Melody Beattie is an extraordinary and famous author – for good reason. She’s written fifteen books but her first one – Codependent No More – was a groundbreaking work. It was published in … good grief!… 1986. Has it been that long? I guess so! She became THE VOICE for codependency… and still is!
She felt it was time for a refresher. As it turns out, her book The New Codependency (published in 2009) can stand on its own. Even if you’ve never read anything else by her… or maybe more so, even if you HAVE… you can sit down with this book and learn something new.
There are many layers to any discussion about codependency. Now, more than ever! The times, after all, are a-changin’… and with them, new solutions for old problems… along with old problems that have morphed into brand new ones.
Just take one situation: Adult children, well into their 30’s and beyond, living with their parents. I actually have quite a bit of experience with this. Why? Because, when my first husband and I were just starting out, we made some dumb decisions. The first one? Eloping. I don’t regret marrying him but I do regret the WAY we did it. See, we’d only known each other for six weeks or so. Both of us lived at home. He was 20, I had just turned 21. Where, exactly, did we think we would live? Hell if I know.
I know where we ended up, though: with his parents. It didn’t last long… a few weeks. Then we moved into our own apartment. That should have been the end of it, but it wasn’t. He had problems keeping jobs, you see, and we used to joke that he’d just wink at me and I’d get pregnant. And so, it was after a couple of winks that our little family of three with one on the way found ourselves homeless. Again. Back to the parents, we went.
These people were unfailingly kind and accepting… and there was never any question about where we’d go. With them, of course. They didn’t say no. We didn’t try to find anywhere else. How could we? Neither of us was working. I had a one-year-old and one on the way.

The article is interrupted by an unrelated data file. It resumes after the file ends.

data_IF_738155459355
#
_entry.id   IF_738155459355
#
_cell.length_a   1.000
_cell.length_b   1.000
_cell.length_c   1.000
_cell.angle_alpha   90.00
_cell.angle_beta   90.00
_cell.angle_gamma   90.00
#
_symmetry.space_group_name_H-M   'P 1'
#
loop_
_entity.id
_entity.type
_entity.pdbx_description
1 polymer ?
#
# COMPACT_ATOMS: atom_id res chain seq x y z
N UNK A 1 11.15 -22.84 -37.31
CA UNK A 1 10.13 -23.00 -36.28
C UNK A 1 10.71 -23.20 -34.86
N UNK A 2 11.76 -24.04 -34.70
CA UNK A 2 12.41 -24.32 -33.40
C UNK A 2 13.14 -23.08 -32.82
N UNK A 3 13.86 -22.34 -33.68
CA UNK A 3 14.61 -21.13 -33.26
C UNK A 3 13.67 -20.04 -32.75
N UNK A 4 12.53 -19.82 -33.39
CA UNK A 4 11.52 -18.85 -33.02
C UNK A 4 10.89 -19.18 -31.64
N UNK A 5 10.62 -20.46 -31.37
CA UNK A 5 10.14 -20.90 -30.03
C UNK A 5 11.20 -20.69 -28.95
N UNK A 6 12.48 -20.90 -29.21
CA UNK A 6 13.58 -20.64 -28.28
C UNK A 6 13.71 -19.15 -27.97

So, we moved in with Mom & Dad… and this time, stayed a year or so. We had our bed, a crib, and a portable bassinet in one bedroom. It got crowded, so they let us build an apartment in their enclosed patio room. Fun times. *shaking my head* When we finally moved out, it was for good. I determined that we would never rely on someone else to support us.
I also had a grandmother who loved me very much. She couldn’t stand to see me suffer… and suffer, I did. Every time my (then) husband was out of work – which was very often in the first five years especially – she stepped in to help. Sometimes, it was groceries. Occasionally, it was our rent. It was always something, it seemed.
I don’t want to take away from the treasure she was to my children, my late ex-husband, and me … we all adored her. But in the context of codependency: She was a caretaker and I was the perpetual victim. It’s shameful. <<< A good word for it. I felt consumed with shame and embarrassment and didn’t know how to stop it.
And then… there was another feeling. Resentment. Where did THAT come from, I wondered?
Now, I know. It came from me. I resented her for not allowing me to see what I could do without her help. And then I felt guilty about that. Who gets angry at someone reaching out to help? What kind of effed-up shit is that?
Then, I was divorcing after a 20-year marriage and rebounded right into my second husband, who had to take care of me because he was sponsoring me for immigration reasons and I couldn’t work for years.
So, yeah. I understand codependency.
Not every caretaking situation is codependent. Not every codependent behavior is wrong or bad. It’s just that there are times of “too much”… and it is then that we suffer.
The bottom-line of Beattie’s work is to learn to take care of yourself. This was something everyone I knew strived for… and I was certainly raised to reach for that. I just lost sight of it. Once I got sucked into the vortex… well. It was tough getting out.
This book breaks down the behaviors that need to change in order to overcome unhealthy connections and forge a path that is our very own — made up of our choices, footsteps, and journey.
This is a fantastic book, full of exercises, examples, and tools for healing. Beattie is an excellent writer, too. I love this book! Even if it’s hard to look at my reflection in it.